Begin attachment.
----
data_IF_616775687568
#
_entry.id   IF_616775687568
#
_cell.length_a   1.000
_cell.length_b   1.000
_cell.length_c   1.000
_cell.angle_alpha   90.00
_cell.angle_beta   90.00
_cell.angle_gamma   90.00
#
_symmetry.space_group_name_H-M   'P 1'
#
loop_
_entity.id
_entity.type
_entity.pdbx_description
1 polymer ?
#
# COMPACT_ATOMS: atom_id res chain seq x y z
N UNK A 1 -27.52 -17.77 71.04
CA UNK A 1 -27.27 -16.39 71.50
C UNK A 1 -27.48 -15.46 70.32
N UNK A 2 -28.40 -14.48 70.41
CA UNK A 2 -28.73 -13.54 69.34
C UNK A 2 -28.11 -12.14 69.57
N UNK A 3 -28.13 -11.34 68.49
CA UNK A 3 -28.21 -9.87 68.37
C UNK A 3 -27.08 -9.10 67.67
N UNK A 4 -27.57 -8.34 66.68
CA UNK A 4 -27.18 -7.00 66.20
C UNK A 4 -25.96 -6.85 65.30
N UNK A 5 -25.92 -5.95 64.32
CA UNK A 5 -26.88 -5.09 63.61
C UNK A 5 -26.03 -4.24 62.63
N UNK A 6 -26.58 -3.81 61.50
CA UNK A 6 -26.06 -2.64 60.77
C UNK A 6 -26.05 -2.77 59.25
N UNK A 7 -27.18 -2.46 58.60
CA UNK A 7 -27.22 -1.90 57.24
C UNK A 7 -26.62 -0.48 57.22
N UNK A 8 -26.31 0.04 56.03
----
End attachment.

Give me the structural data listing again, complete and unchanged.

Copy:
data_IF_616775687568
#
_entry.id   IF_616775687568
#
_cell.length_a   1.000
_cell.length_b   1.000
_cell.length_c   1.000
_cell.angle_alpha   90.00
_cell.angle_beta   90.00
_cell.angle_gamma   90.00
#
_symmetry.space_group_name_H-M   'P 1'
#
loop_
_entity.id
_entity.type
_entity.pdbx_description
1 polymer ?
#
# COMPACT_ATOMS: atom_id res chain seq x y z
N UNK A 1 -27.52 -17.77 71.04
CA UNK A 1 -27.27 -16.39 71.50
C UNK A 1 -27.48 -15.46 70.32
N UNK A 2 -28.40 -14.48 70.41
CA UNK A 2 -28.73 -13.54 69.34
C UNK A 2 -28.11 -12.14 69.57
N UNK A 3 -28.13 -11.34 68.49
CA UNK A 3 -28.21 -9.87 68.37
C UNK A 3 -27.08 -9.10 67.67
N UNK A 4 -27.57 -8.34 66.68
CA UNK A 4 -27.18 -7.00 66.20
C UNK A 4 -25.96 -6.85 65.30
N UNK A 5 -25.92 -5.95 64.32
CA UNK A 5 -26.88 -5.09 63.61
C UNK A 5 -26.03 -4.24 62.63
N UNK A 6 -26.58 -3.81 61.50
CA UNK A 6 -26.06 -2.64 60.77
C UNK A 6 -26.05 -2.77 59.25
N UNK A 7 -27.18 -2.46 58.60
CA UNK A 7 -27.22 -1.90 57.24
C UNK A 7 -26.62 -0.48 57.22
N UNK A 8 -26.31 0.04 56.03